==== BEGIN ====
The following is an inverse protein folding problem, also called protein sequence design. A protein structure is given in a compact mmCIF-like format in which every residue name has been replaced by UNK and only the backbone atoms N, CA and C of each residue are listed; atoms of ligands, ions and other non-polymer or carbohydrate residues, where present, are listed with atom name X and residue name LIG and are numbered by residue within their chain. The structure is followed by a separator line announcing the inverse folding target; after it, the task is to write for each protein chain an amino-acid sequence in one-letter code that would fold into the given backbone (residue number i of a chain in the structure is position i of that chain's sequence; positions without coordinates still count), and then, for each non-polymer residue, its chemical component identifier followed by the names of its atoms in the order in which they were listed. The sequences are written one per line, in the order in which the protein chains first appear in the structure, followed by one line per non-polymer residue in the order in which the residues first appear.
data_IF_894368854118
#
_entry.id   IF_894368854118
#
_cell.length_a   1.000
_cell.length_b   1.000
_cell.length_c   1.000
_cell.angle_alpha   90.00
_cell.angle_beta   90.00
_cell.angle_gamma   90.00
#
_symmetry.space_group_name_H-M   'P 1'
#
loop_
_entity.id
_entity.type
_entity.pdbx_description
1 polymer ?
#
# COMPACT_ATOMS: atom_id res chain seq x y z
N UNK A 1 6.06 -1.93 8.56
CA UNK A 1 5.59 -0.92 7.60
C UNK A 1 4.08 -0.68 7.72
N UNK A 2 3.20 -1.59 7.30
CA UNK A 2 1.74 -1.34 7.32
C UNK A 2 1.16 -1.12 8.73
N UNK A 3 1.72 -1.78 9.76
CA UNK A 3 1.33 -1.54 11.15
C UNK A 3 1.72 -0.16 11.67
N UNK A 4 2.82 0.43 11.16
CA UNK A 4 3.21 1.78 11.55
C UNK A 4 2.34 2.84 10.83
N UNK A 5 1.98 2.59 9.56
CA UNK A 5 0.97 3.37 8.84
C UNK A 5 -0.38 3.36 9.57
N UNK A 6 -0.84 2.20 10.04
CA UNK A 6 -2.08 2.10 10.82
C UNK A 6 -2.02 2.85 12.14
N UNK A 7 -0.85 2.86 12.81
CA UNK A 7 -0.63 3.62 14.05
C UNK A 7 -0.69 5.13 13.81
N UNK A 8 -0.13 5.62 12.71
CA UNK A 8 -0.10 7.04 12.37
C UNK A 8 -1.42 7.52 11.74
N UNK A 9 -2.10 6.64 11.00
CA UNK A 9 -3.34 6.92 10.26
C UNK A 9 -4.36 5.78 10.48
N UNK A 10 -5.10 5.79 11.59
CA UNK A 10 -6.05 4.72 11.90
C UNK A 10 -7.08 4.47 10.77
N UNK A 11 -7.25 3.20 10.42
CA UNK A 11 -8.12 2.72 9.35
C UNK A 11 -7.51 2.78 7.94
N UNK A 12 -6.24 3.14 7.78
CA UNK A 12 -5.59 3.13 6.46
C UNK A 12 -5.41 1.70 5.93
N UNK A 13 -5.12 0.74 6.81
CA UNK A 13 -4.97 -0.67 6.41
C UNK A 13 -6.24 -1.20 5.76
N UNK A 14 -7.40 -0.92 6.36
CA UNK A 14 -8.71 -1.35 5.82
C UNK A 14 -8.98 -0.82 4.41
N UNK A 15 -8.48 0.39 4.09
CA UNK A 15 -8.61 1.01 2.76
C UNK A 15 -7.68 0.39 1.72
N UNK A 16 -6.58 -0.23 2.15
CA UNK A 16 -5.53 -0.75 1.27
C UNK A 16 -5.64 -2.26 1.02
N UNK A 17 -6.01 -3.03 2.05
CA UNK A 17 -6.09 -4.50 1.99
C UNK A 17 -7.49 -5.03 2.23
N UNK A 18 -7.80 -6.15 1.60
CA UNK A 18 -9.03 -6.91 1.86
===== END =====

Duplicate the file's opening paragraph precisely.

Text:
The following is an inverse protein folding problem, also called protein sequence design. A protein structure is given in a compact mmCIF-like format in which every residue name has been replaced by UNK and only the backbone atoms N, CA and C of each residue are listed; atoms of ligands, ions and other non-polymer or carbohydrate residues, where present, are listed with atom name X and residue name LIG and are numbered by residue within their chain. The structure is followed by a separator line announcing the inverse folding target; after it, the task is to write for each protein chain an amino-acid sequence in one-letter code that would fold into the given backbone (residue number i of a chain in the structure is position i of that chain's sequence; positions without coordinates still count), and then, for each non-polymer residue, its chemical component identifier followed by the names of its atoms in the order in which they were listed. The sequences are written one per line, in the order in which the protein chains first appear in the structure, followed by one line per non-polymer residue in the order in which the residues first appear.